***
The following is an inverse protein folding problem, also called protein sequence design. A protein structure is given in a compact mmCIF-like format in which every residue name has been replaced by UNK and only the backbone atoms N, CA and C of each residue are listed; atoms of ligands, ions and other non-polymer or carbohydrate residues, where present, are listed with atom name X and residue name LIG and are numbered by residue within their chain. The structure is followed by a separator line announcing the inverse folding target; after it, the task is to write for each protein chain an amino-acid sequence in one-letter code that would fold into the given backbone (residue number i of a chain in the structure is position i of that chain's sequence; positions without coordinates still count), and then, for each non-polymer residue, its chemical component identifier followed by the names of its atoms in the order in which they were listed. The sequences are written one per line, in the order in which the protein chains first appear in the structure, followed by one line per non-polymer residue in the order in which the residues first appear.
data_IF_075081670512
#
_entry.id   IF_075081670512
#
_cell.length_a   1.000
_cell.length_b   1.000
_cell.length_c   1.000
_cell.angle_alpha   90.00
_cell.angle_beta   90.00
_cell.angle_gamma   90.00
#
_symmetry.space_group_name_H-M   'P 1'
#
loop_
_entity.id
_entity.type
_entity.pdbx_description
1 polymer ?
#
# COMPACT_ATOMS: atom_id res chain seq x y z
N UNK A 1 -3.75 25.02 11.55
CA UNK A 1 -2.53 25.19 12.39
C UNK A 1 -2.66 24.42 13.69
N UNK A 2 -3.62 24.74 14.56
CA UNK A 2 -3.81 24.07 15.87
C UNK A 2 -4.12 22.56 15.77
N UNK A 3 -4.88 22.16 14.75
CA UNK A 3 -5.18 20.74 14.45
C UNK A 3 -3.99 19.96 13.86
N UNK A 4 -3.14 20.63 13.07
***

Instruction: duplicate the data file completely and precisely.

The following is an inverse protein folding problem, also called protein sequence design. A protein structure is given in a compact mmCIF-like format in which every residue name has been replaced by UNK and only the backbone atoms N, CA and C of each residue are listed; atoms of ligands, ions and other non-polymer or carbohydrate residues, where present, are listed with atom name X and residue name LIG and are numbered by residue within their chain. The structure is followed by a separator line announcing the inverse folding target; after it, the task is to write for each protein chain an amino-acid sequence in one-letter code that would fold into the given backbone (residue number i of a chain in the structure is position i of that chain's sequence; positions without coordinates still count), and then, for each non-polymer residue, its chemical component identifier followed by the names of its atoms in the order in which they were listed. The sequences are written one per line, in the order in which the protein chains first appear in the structure, followed by one line per non-polymer residue in the order in which the residues first appear.
data_IF_075081670512
#
_entry.id   IF_075081670512
#
_cell.length_a   1.000
_cell.length_b   1.000
_cell.length_c   1.000
_cell.angle_alpha   90.00
_cell.angle_beta   90.00
_cell.angle_gamma   90.00
#
_symmetry.space_group_name_H-M   'P 1'
#
loop_
_entity.id
_entity.type
_entity.pdbx_description
1 polymer ?
#
# COMPACT_ATOMS: atom_id res chain seq x y z
N UNK A 1 -3.75 25.02 11.55
CA UNK A 1 -2.53 25.19 12.39
C UNK A 1 -2.66 24.42 13.69
N UNK A 2 -3.62 24.74 14.56
CA UNK A 2 -3.81 24.07 15.87
C UNK A 2 -4.12 22.56 15.77
N UNK A 3 -4.88 22.16 14.75
CA UNK A 3 -5.18 20.74 14.45
C UNK A 3 -3.99 19.96 13.86
N UNK A 4 -3.14 20.63 13.07